III: (44:58– 53:31) Conservatism and Journalism

KRISTOL: I’m interested – I’m a little older than you.

FERGUSON: Quite a bit older, actually. [Laughing]

KRISTOL: Thank you. Yes. So, we were influenced – [William F.] Buckley was actually the first real conservative I’d ever read, and then it was my father and the neo-conservatives, and so forth. But it’s interesting you came to it, somewhat later, through the American Spectator. Were there particular, I’m just curious, particular authors, either historical or contemporary? You picked up the American Spectator, is there one person who jumped out?

FERGUSON: Well, Bob Tyrrell himself, really because of his ability to combine humor and ideas, and the kind of fearlessness that he had was really very inspiring to me. You know, you’re an editor at a magazine like that, it becomes kind of a graduate school because you are – what’s thrown in your face every day is some new topic and with the demand to deal with it intelligently and amusingly, and so on, so you just learn stuff every day. It was so much better than real graduate school.

There were great writers at the Spectator back then. My first boss at the Spectator, actually, was Malcolm Gladwell, who is now famous for all those things he’s famous for. Tom Bethell was a wonderful writer. Washington correspondent Fred Barnes used to do a critique of the press every month. John O’Sullivan, the great British journalist. We had a lot of wonderful British journalists who had – all British journalists have a kind of fluency – which can also quickly tilt over into BS-ing. But they were just a delight to read; like Shirley Robin Letwin, who was a historian, and Colin Welch, who was a journalist, Peregrine Worsthorne. It was a great privilege to read people like that.

That all led me into reading other great journalists who weren’t around anymore, like, of course, the ubiquitous [George] Orwell, who should be everybody’s role model. I actually think he’s one of those people who is loved and worshiped by almost everybody and actually deserves it. I started reading your father and [William F.] Buckley, who I had known of, of course, because he was so famous from television. Anyway, to me it was a whole world, an intellectual feast kind of opening up in front of me.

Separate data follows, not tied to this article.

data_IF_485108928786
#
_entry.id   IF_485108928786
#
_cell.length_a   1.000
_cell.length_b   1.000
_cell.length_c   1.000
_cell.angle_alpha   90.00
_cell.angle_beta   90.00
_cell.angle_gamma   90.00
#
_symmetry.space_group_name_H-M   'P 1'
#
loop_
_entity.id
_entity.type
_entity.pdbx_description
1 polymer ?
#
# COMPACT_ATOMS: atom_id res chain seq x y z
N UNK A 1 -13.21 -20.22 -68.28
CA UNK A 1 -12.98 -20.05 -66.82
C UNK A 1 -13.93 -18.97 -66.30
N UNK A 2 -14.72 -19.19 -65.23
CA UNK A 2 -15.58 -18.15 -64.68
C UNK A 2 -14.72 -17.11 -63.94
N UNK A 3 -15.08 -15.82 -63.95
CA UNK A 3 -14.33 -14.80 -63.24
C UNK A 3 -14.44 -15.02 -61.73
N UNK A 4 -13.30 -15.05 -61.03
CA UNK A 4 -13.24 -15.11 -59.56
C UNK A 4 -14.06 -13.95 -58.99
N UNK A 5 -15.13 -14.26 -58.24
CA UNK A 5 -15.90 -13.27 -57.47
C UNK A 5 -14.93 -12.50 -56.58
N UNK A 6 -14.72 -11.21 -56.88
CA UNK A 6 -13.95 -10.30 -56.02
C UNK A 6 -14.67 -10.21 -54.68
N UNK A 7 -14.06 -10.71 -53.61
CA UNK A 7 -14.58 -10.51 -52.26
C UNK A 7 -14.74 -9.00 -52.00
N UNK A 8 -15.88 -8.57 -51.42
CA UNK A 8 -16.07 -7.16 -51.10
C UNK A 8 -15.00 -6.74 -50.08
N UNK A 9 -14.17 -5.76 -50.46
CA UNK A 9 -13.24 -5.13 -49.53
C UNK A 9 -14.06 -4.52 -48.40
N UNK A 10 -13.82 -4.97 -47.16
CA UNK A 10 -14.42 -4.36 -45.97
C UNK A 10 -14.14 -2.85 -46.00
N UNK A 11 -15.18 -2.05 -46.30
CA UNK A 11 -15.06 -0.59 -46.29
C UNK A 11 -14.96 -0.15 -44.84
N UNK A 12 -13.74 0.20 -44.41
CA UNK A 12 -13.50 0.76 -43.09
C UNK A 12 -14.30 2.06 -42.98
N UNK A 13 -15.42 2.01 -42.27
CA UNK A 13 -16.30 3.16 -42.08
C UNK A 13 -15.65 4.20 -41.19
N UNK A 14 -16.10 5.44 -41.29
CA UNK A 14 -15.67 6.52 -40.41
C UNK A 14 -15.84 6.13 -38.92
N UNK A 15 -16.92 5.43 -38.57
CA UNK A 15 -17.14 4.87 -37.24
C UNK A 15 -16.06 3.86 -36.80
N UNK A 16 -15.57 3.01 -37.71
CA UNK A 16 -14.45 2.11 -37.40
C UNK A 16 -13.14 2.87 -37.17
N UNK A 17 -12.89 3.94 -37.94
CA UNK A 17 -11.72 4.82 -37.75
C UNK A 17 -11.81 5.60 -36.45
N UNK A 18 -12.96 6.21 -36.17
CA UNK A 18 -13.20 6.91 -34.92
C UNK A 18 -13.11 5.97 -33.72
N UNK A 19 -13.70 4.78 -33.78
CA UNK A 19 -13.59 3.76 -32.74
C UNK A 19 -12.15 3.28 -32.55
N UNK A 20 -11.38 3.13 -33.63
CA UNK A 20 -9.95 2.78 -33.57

KRISTOL: I hope that’s what a good magazine can do for its readers. Editor is a particularly good place to be since you get to deal with the people, of course. But reading introduces you to people, who then themselves introduce you to people by whom they quote, and cite, and write about.

FERGUSON: I think the first thing, I read 1984 in high school but the first way I encountered Orwell was reading a piece about him in Harper’s by Norman Podhoretz. Norman, who’s a writer I greatly esteem, you know, opened the door to Orwell.

KRISTOL: This was probably in, or right before, 1984. I remember there was a whole spate of Orwell commentary since his book had been called1984, obviously. Or set in 1984.

FERGUSON: Norman kicked it off, I think, by claiming him for the neo-conservative cause, which was quite controversial. I remember Christopher Hitchens wrote a particularly vicious response.

KRISTOL: Then, 20 years later, Christopher was writing for The Weekly Standard, and we were all on the same side of foreign policy.

FERGUSON: It’s funny how Christopher Hitchens worked, not just the world.

KRISTOL: He was a talented journalist.

FERGUSON: Probably the greatest of my time.

KRISTOL: You really think so?

FERGUSON: Just in terms of the fluency and the range. The sense of provocation that he always had. It wasn’t just trolling, as they say nowadays, he was just intellectually provocative. Large element of BS to it, but that’s journalism for you.

KRISTOL: And literary. I always think the best journalists often have a lot of both appreciation and knowledge of literature. I mean, Hitchens could recite hundreds of lines of poetry. That’s a particular thing, British thing, I think, or something.

FERGUSON: Our great friend Joseph Bottum can do that, too, and he also has the same kind of fluency and eloquence that Hitchens had. And he’s an American, by God.

KRISTOL: I once ended up, this was a big mistake, on a panel with the two of them. Do you remember this? At AEI. It was on “your favorite poetry for children.” I don’t know, they probably put me on because I was editing the magazine, so someone thought I should – sucking up to me, probably. I dutifully found three poems I could read that we liked reading to our kids. I think Susan basically told me what they were since she actually has all the literary taste and had read them to the kids. So I did my thing.

They, of course, just recited versus or stanzas of Kipling, or Tennyson, or whatever. Some of which was for children, and some of which was appropriate for children but not for children. It was embarrassing, humiliating, being on with them.

FERGUSON: It was kind of intimidating. The great thing about Hitchens was he could do it stone drunk, too. After my second cocktail, I tend to forget things. But if anything, it revived him.